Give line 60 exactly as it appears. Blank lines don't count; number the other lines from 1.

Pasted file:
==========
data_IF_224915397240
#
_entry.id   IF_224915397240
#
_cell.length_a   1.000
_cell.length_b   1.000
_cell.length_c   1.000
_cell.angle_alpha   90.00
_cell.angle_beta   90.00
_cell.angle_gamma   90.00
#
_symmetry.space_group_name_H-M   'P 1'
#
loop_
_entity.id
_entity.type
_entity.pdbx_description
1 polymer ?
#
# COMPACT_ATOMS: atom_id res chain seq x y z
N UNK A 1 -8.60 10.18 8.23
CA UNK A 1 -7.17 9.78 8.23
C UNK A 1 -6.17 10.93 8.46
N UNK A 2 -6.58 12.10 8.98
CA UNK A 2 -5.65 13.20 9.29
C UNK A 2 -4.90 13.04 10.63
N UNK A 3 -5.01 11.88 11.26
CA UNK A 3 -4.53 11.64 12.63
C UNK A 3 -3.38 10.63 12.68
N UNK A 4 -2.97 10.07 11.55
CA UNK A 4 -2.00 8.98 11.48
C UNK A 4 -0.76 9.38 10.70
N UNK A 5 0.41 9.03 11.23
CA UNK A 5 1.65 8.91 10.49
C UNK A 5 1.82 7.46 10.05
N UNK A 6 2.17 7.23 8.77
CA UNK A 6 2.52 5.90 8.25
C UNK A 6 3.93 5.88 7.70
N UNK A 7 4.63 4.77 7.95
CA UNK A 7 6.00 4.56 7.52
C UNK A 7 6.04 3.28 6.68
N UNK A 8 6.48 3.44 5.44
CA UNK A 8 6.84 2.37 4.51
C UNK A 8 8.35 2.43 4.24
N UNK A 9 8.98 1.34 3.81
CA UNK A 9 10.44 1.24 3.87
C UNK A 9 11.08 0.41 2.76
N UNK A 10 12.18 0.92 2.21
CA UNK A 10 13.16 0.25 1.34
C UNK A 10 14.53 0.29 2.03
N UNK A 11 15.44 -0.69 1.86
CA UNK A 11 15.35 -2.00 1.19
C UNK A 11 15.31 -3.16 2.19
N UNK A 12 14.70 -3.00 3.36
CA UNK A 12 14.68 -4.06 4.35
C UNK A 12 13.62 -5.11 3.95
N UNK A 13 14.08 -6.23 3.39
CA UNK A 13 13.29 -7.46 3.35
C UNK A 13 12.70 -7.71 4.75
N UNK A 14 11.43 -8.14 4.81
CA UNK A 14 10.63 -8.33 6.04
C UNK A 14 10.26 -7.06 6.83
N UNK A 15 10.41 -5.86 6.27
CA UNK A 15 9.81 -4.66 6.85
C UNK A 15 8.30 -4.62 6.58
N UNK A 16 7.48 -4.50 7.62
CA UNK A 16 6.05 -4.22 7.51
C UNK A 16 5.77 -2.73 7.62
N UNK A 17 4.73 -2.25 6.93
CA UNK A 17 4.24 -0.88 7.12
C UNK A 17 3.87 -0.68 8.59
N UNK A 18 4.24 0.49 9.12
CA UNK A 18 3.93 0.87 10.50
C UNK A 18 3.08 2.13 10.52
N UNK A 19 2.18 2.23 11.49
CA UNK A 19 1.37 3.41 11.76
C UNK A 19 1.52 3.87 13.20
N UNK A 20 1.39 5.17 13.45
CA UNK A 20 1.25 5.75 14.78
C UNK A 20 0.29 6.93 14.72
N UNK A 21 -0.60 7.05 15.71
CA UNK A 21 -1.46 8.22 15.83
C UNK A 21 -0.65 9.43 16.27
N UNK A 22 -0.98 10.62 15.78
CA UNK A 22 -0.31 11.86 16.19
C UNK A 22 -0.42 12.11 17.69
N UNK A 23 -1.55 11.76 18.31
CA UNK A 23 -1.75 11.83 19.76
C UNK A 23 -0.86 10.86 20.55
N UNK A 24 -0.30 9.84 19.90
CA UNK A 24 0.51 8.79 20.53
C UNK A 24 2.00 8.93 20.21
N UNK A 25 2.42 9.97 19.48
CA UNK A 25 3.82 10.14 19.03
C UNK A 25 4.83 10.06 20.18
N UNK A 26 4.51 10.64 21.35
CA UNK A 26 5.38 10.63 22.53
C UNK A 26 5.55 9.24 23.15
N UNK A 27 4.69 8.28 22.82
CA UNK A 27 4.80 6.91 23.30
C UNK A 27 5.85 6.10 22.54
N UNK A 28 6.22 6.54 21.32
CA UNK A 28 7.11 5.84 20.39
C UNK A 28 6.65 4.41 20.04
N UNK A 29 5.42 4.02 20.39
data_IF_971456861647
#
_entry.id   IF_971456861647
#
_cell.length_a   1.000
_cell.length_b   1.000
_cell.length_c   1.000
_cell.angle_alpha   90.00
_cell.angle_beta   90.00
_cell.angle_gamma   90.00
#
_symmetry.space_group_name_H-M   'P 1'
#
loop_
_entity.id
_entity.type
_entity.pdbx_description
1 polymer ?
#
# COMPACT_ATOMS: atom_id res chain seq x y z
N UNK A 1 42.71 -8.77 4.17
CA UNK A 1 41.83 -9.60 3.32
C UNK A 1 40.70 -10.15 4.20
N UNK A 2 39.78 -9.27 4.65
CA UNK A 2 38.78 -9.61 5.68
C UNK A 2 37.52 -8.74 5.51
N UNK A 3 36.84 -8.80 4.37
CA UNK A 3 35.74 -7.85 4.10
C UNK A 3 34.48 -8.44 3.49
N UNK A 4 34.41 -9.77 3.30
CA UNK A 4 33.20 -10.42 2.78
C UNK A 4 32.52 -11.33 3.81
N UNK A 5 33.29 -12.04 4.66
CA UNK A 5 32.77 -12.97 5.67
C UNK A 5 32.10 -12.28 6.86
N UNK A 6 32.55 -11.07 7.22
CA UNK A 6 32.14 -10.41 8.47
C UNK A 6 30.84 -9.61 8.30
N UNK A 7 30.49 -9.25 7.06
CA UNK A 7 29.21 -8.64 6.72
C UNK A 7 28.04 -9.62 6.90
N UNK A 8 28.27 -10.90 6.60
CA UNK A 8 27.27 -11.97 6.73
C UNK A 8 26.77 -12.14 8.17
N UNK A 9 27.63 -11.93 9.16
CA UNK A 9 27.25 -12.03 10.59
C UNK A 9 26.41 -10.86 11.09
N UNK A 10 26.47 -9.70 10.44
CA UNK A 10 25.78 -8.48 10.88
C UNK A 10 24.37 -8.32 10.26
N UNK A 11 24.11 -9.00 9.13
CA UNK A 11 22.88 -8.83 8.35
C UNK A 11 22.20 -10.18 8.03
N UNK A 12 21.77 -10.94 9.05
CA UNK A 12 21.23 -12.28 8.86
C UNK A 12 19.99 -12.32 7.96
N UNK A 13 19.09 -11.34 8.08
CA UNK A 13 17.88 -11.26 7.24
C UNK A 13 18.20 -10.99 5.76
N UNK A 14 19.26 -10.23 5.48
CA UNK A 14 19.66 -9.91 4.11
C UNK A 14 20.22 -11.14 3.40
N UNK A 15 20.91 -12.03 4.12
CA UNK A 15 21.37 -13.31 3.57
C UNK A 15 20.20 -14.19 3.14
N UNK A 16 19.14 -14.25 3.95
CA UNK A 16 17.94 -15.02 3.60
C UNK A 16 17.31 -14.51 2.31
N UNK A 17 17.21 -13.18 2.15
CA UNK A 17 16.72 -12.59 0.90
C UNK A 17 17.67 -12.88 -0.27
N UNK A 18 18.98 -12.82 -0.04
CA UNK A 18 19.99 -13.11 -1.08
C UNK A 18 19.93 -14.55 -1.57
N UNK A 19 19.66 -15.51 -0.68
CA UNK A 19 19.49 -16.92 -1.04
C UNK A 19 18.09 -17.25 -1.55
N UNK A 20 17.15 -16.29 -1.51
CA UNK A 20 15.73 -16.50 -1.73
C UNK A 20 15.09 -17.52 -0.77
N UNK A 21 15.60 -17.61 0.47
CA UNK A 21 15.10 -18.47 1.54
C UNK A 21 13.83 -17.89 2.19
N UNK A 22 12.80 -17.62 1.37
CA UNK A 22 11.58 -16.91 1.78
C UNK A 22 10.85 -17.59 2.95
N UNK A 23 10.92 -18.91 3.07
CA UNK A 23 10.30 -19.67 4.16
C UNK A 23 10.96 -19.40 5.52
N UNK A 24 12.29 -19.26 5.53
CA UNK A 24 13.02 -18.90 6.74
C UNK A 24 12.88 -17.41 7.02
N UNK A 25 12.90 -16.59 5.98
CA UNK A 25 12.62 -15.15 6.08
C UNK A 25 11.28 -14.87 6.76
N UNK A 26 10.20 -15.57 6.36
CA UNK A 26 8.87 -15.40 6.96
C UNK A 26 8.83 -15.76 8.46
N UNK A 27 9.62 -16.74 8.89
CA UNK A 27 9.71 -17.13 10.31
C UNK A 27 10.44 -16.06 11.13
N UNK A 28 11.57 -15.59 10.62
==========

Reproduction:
N UNK A 14 11.43 -8.14 4.81